And really sort of this idea of like product LED growth and that you can come sign up. We originally had a freemium model. We converted that to a free trial and the goal is that you sign up, you have a great product experience and then that you know that product experience is so good that you convert into becoming a paid customer and that all sounds reasonable. That sounds actually ideal, but it hasn’t been as easy as that. And one of the things came out is that when you go from a product you know you switch from the city of a product LED growth to more of a sales like.

Within some of them enabled them, you know, together. The deal sizes get bigger. I think especially one of the things that I found is that because of sort of the complex capture analysis and sort of data work that we’re doing with speak, it can take a lot for us to successfully unlock value proposition, value or full understanding of the product directly when you sign up into the application. And so the need for a little bit of obviously there’s two ways that we can go. We can go through better onboarding experience, better user experience, better product, better documentation, better guides.

But in the end, the other one is, hey, jump on a call with me before you start using the platform or or you know start using the platform and let’s jump on a call right when you’re starting to use it. So we can make and then you can qualify those people as customers. And then instead of showing them every little piece of the application and letting them find that out and maybe it works well, maybe it doesn’t by turning on exactly how they think about it, you can guide them through that journey to make it successful. And so that’s something that’s really stuck out to me is like product versus sales like growth and how do we set speak up. To do that’s the best and there’s pros and cons to each way that you go. I’m going to detail this in some other videos that I do because I think this is super important and a big decision to make as a, you know, as an entrepreneur. And I think a lot of us, I dream of product LED growth but it’s not always it’s an anomaly that companies are making that happen compared to the norm. So super, super interesting that came out. So that was take away one product versus sales like growth #2 was this idea of like is basically the question, is this a problem?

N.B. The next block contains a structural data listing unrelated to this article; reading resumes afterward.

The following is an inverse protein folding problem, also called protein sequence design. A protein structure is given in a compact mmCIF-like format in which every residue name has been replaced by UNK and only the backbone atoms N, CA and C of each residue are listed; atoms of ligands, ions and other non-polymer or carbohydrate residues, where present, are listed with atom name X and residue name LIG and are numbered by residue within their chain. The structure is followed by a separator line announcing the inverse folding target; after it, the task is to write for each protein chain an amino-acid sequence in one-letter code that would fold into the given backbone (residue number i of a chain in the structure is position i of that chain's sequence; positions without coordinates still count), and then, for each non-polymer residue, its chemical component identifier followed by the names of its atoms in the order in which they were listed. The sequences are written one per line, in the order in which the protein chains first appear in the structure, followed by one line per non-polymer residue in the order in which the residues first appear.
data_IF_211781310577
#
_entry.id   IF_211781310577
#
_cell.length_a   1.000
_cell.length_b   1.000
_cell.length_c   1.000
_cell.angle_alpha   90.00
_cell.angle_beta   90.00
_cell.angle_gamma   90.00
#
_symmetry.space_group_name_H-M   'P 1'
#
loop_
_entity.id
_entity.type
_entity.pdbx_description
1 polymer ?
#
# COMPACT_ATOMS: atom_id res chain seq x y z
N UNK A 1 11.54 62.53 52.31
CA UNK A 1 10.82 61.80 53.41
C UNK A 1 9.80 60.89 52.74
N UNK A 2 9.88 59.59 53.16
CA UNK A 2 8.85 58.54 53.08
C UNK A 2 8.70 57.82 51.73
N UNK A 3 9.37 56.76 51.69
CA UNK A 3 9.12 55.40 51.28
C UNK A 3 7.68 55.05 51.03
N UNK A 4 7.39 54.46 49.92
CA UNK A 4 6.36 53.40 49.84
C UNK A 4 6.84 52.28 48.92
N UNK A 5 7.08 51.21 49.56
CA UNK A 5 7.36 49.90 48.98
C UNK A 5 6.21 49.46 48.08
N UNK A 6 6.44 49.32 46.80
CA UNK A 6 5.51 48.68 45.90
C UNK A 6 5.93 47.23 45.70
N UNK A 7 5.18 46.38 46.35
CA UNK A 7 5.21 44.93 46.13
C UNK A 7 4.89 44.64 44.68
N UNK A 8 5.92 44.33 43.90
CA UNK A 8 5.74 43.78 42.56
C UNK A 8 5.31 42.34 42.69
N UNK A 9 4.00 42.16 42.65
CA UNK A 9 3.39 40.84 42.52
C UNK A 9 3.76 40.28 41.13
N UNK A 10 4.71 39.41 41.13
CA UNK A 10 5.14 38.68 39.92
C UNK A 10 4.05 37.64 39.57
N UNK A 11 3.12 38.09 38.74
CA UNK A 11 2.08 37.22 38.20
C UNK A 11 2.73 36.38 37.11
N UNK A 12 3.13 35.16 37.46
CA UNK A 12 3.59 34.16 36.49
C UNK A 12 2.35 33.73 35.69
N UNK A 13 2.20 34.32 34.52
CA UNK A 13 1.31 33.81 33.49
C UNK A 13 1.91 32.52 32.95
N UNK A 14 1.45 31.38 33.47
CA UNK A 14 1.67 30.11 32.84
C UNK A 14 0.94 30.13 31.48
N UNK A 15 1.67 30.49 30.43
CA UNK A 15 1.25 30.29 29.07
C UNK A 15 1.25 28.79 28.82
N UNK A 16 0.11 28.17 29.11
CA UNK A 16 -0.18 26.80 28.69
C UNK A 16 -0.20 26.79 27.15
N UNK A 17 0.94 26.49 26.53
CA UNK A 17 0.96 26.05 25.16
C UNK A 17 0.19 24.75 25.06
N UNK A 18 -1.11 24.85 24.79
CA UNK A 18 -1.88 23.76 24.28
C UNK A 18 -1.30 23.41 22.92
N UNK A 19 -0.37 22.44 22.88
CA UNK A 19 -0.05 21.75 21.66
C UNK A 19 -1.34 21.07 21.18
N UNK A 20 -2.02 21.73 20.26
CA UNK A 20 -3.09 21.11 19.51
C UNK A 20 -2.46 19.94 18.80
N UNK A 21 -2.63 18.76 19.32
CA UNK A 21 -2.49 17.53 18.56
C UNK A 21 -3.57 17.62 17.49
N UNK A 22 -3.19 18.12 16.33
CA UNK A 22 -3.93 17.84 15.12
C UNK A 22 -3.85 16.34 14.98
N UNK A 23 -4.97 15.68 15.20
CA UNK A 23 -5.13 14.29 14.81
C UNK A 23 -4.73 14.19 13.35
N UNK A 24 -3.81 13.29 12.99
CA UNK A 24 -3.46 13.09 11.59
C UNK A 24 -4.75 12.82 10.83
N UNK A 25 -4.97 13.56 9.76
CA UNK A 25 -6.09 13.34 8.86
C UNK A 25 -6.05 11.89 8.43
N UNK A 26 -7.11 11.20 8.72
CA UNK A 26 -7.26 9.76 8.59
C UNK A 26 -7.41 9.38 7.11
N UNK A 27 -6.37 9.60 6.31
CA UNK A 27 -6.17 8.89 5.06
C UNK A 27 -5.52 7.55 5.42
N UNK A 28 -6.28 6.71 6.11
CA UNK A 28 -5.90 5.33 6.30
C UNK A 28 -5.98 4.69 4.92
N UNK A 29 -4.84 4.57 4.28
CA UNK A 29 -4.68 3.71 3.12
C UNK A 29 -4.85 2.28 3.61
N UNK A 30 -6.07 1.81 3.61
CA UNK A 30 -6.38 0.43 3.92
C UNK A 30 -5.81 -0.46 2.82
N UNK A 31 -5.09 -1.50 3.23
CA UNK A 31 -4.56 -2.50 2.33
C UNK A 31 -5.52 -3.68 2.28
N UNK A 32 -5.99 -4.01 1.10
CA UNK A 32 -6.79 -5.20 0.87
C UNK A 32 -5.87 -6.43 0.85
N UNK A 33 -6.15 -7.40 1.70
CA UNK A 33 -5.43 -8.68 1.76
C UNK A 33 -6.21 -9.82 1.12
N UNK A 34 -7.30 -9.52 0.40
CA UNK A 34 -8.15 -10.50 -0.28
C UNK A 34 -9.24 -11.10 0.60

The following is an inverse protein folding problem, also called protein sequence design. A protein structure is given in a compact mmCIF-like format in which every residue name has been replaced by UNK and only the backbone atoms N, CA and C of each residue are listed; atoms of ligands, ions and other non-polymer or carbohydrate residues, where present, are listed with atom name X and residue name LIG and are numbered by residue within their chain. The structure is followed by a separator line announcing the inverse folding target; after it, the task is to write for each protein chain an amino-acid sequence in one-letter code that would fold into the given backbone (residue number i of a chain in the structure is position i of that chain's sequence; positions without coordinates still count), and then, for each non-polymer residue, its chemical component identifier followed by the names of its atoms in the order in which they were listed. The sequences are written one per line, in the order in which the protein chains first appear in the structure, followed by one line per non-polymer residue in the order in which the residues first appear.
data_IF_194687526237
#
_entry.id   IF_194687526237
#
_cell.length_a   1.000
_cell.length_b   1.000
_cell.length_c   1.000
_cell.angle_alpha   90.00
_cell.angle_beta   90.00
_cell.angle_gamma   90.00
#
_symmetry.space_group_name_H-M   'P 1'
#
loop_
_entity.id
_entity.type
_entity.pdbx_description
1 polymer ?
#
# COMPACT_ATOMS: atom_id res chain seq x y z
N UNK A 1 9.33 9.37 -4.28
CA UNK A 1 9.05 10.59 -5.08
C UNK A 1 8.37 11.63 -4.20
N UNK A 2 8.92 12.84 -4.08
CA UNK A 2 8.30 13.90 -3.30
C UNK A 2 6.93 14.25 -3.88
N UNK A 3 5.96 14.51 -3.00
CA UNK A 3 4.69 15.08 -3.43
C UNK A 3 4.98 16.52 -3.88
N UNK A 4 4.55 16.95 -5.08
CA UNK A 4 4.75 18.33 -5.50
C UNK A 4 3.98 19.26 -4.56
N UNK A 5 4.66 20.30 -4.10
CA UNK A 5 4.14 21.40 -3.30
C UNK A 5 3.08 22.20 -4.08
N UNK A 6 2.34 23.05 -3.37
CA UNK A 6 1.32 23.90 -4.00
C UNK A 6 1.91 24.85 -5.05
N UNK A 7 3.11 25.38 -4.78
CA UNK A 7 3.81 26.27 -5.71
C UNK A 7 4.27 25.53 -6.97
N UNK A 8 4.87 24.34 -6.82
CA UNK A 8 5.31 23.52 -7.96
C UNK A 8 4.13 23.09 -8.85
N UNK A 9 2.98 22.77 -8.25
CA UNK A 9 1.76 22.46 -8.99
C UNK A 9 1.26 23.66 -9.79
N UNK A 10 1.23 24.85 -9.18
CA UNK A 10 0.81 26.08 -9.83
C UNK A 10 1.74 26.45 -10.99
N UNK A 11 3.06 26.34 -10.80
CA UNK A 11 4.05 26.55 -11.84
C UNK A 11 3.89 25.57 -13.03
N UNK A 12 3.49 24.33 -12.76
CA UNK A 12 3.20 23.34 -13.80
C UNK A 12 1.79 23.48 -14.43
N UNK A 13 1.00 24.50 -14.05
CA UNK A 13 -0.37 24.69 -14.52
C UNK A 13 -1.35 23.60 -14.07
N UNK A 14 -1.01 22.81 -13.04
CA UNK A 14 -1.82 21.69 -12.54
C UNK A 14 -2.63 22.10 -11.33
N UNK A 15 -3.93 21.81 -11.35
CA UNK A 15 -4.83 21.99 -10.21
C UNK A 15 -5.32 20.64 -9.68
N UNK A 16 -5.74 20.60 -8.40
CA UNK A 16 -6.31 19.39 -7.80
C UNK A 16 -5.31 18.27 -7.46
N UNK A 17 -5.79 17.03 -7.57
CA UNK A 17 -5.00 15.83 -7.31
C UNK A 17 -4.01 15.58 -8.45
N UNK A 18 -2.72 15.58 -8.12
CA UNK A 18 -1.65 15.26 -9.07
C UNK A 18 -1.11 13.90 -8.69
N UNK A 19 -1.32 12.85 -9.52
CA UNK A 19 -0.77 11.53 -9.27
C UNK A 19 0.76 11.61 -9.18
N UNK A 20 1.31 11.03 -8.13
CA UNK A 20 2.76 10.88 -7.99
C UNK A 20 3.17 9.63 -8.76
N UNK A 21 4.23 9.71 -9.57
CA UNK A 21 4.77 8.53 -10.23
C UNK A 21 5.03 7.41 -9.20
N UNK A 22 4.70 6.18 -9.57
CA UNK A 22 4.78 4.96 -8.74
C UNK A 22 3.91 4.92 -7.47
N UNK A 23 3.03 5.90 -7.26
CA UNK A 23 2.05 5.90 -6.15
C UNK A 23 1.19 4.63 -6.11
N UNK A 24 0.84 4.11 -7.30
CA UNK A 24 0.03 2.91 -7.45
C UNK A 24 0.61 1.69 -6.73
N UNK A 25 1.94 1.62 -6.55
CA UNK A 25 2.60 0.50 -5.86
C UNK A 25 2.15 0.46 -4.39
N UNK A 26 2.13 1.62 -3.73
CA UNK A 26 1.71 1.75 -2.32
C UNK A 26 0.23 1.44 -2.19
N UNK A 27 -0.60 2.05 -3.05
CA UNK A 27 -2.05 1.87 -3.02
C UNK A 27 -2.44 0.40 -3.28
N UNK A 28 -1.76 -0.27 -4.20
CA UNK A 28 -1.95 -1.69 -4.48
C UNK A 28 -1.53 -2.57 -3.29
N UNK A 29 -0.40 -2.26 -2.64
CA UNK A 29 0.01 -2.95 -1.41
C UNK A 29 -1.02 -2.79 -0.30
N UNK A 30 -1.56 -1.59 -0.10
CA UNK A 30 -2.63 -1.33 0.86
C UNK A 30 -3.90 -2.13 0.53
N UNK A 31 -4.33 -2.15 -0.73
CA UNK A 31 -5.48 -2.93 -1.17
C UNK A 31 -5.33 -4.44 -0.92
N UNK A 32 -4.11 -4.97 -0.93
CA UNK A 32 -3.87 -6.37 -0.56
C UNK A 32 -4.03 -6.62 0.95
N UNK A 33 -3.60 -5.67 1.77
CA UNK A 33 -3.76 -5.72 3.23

Today, is this a today problem? And so when you are constantly shuffling so many priorities as a business owner, as a startup, there’s many things that you should be solving, could be solving, would love to solve. But what you have to ask yourself is, is this a today problem? And one of the things that the guy painted, this picture of awesome sort of mentor sort of talked about the rhythm of being a venture backed company and sort of precede round his head round a, Series A, Series B and the sort of time period between that and then within those periods there are sort of milestones. That you should be achieving and if you know that the milestone of say serious, say me say it’s product market fit with repeatable cost per acquisition and positive unit economics.

That’s a Series A problem, but you’re only in a pre seed round. Maybe then you shouldn’t have, maybe you should be other things that you should be tackling in today’s and obviously there’s always optimizations towards that end state that you want to get to. But as you’re prioritizing and talking about brutal prioritization, it’s very important to figure out what is the problem today that I should be tackling versus what is the problem tomorrow versus next week versus months for versus years. And so that one really stuck out to me and seems like a simple. Sort of question to ask yourself, but I think if you repeat that throughout your life, you can really start to hone in and prioritize on what matters most.

Other feedback that I got is sort of talking about this mentor madness or not feedback, but so take away 3 is this, that people who are in these can become, maybe it’s a mentor, maybe it becomes a friend, but it could also be an investor. It could also be a prospective customer. And so qualifying, categorizing, understanding, empathizing, learning from, and then guiding. That relationship towards where is the ideal outcome for everyone involved is super important and it is a big part of anything in life. But that was just something that stuck out to me where we had a great sort of walk through a customer case study in this inventor who often invested. I don’t even look at this as a mentor mentee relationship in this current state. I’m looking as being a perspective customer. I’d love to use this technology. And so that was a really powerful moment where we sort of realized that we were speaking to what could be, you know, an ideal customer.